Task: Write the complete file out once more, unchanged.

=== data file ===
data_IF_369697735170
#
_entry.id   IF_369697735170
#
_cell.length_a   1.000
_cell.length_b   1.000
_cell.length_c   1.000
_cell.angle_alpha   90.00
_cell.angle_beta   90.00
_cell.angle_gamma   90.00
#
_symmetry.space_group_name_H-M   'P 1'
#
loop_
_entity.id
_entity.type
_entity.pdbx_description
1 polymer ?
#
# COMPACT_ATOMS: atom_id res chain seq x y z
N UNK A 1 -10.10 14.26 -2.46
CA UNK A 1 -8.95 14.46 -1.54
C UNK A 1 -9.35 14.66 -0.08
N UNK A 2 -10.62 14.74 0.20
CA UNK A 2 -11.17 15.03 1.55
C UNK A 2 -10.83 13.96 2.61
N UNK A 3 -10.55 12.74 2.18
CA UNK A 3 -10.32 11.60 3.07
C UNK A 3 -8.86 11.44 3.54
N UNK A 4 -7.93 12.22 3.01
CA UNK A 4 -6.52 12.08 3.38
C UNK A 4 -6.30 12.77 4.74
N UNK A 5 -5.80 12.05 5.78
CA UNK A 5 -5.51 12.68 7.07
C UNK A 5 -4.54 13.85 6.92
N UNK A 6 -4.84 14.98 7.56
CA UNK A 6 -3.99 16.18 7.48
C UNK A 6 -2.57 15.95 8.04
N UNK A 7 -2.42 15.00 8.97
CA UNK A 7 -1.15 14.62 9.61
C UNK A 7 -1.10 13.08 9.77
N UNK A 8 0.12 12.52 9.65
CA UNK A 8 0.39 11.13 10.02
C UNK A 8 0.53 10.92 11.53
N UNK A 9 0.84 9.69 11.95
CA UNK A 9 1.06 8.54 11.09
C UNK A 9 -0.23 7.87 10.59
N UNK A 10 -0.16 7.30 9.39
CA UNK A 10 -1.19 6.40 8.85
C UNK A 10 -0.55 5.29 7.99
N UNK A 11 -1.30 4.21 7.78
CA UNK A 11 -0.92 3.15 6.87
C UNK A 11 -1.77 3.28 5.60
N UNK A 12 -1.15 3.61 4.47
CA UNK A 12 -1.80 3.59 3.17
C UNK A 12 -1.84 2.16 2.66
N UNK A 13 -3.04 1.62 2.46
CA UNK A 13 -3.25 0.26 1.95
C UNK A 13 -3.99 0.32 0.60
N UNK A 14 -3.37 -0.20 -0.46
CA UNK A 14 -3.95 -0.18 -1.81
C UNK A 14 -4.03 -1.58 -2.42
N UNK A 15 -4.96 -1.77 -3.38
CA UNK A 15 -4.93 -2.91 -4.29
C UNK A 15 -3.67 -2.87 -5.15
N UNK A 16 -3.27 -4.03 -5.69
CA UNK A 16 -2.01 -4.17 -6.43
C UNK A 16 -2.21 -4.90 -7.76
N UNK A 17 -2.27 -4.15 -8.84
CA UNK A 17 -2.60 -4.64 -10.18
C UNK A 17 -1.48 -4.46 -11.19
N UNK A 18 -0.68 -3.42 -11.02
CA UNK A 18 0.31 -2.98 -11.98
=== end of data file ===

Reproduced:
data_IF_369697735170
#
_entry.id   IF_369697735170
#
_cell.length_a   1.000
_cell.length_b   1.000
_cell.length_c   1.000
_cell.angle_alpha   90.00
_cell.angle_beta   90.00
_cell.angle_gamma   90.00
#
_symmetry.space_group_name_H-M   'P 1'
#
loop_
_entity.id
_entity.type
_entity.pdbx_description
1 polymer ?
#
# COMPACT_ATOMS: atom_id res chain seq x y z
N UNK A 1 -10.10 14.26 -2.46
CA UNK A 1 -8.95 14.46 -1.54
C UNK A 1 -9.35 14.66 -0.08
N UNK A 2 -10.62 14.74 0.20
CA UNK A 2 -11.17 15.03 1.55
C UNK A 2 -10.83 13.96 2.61
N UNK A 3 -10.55 12.74 2.18
CA UNK A 3 -10.32 11.60 3.07
C UNK A 3 -8.86 11.44 3.54
N UNK A 4 -7.93 12.22 3.01
CA UNK A 4 -6.52 12.08 3.38
C UNK A 4 -6.30 12.77 4.74
N UNK A 5 -5.80 12.05 5.78
CA UNK A 5 -5.51 12.68 7.07
C UNK A 5 -4.54 13.85 6.92
N UNK A 6 -4.84 14.98 7.56
CA UNK A 6 -3.99 16.18 7.48
C UNK A 6 -2.57 15.95 8.04
N UNK A 7 -2.42 15.00 8.97
CA UNK A 7 -1.15 14.62 9.61
C UNK A 7 -1.10 13.08 9.77
N UNK A 8 0.12 12.52 9.65
CA UNK A 8 0.39 11.13 10.02
C UNK A 8 0.53 10.92 11.53
N UNK A 9 0.84 9.69 11.95
CA UNK A 9 1.06 8.54 11.09
C UNK A 9 -0.23 7.87 10.59
N UNK A 10 -0.16 7.30 9.39
CA UNK A 10 -1.19 6.40 8.85
C UNK A 10 -0.55 5.29 7.99
N UNK A 11 -1.30 4.21 7.78
CA UNK A 11 -0.92 3.15 6.87
C UNK A 11 -1.77 3.28 5.60
N UNK A 12 -1.15 3.61 4.47
CA UNK A 12 -1.80 3.59 3.17
C UNK A 12 -1.84 2.16 2.66
N UNK A 13 -3.04 1.62 2.46
CA UNK A 13 -3.25 0.26 1.95
C UNK A 13 -3.99 0.32 0.60
N UNK A 14 -3.37 -0.20 -0.46
CA UNK A 14 -3.95 -0.18 -1.81
C UNK A 14 -4.03 -1.58 -2.42
N UNK A 15 -4.96 -1.77 -3.38
CA UNK A 15 -4.93 -2.91 -4.29
C UNK A 15 -3.67 -2.87 -5.15
N UNK A 16 -3.27 -4.03 -5.69
CA UNK A 16 -2.01 -4.17 -6.43
C UNK A 16 -2.21 -4.90 -7.76
N UNK A 17 -2.27 -4.15 -8.84
CA UNK A 17 -2.60 -4.64 -10.18
C UNK A 17 -1.48 -4.46 -11.19
N UNK A 18 -0.68 -3.42 -11.02
CA UNK A 18 0.31 -2.98 -11.98